The unprecedented situation which has arisen globally because of the Covid-19 pandemic has brought before the world many valuable learnings — sustainable and collaborative practices to become self-reliant are the truest harbingers of healthy societies, economies and healthier nations. As we battle Covid-19 today and reconcile with the possibility of a new endemic infectious disease, we must realise that “atma nirbharta” is the only way to not only cushion us from the socio-economic blow that this pandemic has dealt us but also prepare us for what lies ahead in a post Covid-19 world. Prime Minister Narendra Modi has given a clarion call to all our scientists, start-ups, industry saying that “a self-reliant India is the only way forward — Atmanirbhar Bharat.”
The Department of Biotechnology (DBT), since its very inception in the late 80s, has been committed to delivering solutions for societal challenges with a focus on “Make in India.” Today, as we are positioned from discovery research to translational research, from academia to startups from institutional collaboration to knowledge translational clusters DBT has transformed the scientific innovation spectrum in India.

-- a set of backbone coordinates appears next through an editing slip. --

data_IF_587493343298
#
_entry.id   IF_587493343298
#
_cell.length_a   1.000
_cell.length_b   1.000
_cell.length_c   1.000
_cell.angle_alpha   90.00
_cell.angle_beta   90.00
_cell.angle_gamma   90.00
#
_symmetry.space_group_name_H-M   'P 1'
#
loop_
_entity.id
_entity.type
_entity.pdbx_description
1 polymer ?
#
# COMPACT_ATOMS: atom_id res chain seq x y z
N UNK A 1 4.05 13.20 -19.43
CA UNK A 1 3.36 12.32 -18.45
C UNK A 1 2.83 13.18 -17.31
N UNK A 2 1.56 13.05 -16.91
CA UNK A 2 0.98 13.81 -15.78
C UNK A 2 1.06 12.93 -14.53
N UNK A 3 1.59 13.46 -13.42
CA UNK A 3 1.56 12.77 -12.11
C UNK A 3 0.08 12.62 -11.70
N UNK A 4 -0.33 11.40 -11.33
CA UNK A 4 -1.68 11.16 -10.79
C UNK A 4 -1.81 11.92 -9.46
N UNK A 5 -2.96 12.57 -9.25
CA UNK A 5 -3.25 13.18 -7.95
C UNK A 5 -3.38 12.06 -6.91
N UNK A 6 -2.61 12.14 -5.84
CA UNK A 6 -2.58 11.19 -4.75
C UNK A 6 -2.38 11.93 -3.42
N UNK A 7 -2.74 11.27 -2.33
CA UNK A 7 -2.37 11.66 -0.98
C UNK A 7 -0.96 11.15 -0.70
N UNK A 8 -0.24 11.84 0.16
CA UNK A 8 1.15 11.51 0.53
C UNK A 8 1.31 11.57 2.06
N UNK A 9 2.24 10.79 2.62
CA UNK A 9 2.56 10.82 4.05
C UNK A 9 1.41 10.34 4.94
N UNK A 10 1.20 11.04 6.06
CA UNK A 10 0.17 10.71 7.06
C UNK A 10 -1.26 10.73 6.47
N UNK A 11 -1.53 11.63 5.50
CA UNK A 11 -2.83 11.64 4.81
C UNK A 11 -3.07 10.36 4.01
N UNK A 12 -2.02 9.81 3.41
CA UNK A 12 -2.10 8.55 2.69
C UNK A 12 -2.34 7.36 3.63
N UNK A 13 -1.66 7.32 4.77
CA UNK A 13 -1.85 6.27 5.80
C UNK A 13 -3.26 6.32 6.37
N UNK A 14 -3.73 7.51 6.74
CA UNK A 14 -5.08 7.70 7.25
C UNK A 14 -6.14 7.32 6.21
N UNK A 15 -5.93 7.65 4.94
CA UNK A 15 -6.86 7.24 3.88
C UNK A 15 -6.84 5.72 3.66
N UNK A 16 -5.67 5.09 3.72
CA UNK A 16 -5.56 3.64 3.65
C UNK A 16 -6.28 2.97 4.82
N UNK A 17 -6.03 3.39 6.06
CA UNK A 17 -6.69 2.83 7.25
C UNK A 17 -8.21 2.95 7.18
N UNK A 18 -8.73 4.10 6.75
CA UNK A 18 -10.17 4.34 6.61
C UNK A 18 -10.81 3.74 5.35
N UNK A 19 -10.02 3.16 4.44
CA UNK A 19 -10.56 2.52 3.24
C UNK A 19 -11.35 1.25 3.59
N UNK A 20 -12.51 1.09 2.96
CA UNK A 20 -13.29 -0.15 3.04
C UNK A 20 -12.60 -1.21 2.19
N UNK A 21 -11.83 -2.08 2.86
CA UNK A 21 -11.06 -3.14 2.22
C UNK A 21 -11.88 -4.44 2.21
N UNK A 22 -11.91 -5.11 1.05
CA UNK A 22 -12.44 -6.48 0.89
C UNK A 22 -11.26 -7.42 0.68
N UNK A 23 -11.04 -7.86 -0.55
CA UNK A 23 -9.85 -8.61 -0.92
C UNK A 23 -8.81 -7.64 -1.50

As appropriately said by our Prime Minister it is imperative that we don’t conflate a self-reliant India with a self-centered India. International cooperation and collaboration are at the core of self-reliance — India’s progress will undoubtedly contribute to global progress. The Department of Biotechnology and its Public Sector BIRAC (Biotechnology Industry Research Assistance Council) has epitomised this value by initiating multiple collaborative research and development programmes with several countries and philanthropic organisations in diverse areas of biotechnology.